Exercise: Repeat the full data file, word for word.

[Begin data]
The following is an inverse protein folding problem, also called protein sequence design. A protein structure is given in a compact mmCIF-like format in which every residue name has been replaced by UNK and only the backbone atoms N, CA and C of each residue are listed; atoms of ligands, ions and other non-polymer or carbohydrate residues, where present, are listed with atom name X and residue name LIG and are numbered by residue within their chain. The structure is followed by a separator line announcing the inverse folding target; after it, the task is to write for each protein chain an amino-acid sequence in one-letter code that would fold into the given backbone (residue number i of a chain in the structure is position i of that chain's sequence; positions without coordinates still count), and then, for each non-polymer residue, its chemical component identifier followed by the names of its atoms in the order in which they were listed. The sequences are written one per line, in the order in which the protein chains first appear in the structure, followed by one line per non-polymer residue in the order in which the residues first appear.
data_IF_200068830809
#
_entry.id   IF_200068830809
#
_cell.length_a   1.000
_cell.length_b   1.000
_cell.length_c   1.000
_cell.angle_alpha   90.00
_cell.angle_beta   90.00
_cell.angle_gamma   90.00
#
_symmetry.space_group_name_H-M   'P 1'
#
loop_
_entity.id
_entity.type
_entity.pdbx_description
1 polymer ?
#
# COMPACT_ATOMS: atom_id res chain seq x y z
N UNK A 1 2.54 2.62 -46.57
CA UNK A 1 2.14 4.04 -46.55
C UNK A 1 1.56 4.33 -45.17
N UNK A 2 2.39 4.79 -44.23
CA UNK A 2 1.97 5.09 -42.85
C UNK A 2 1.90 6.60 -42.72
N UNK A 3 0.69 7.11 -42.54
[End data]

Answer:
The following is an inverse protein folding problem, also called protein sequence design. A protein structure is given in a compact mmCIF-like format in which every residue name has been replaced by UNK and only the backbone atoms N, CA and C of each residue are listed; atoms of ligands, ions and other non-polymer or carbohydrate residues, where present, are listed with atom name X and residue name LIG and are numbered by residue within their chain. The structure is followed by a separator line announcing the inverse folding target; after it, the task is to write for each protein chain an amino-acid sequence in one-letter code that would fold into the given backbone (residue number i of a chain in the structure is position i of that chain's sequence; positions without coordinates still count), and then, for each non-polymer residue, its chemical component identifier followed by the names of its atoms in the order in which they were listed. The sequences are written one per line, in the order in which the protein chains first appear in the structure, followed by one line per non-polymer residue in the order in which the residues first appear.
data_IF_200068830809
#
_entry.id   IF_200068830809
#
_cell.length_a   1.000
_cell.length_b   1.000
_cell.length_c   1.000
_cell.angle_alpha   90.00
_cell.angle_beta   90.00
_cell.angle_gamma   90.00
#
_symmetry.space_group_name_H-M   'P 1'
#
loop_
_entity.id
_entity.type
_entity.pdbx_description
1 polymer ?
#
# COMPACT_ATOMS: atom_id res chain seq x y z
N UNK A 1 2.54 2.62 -46.57
CA UNK A 1 2.14 4.04 -46.55
C UNK A 1 1.56 4.33 -45.17
N UNK A 2 2.39 4.79 -44.23
CA UNK A 2 1.97 5.09 -42.85
C UNK A 2 1.90 6.60 -42.72
N UNK A 3 0.69 7.11 -42.54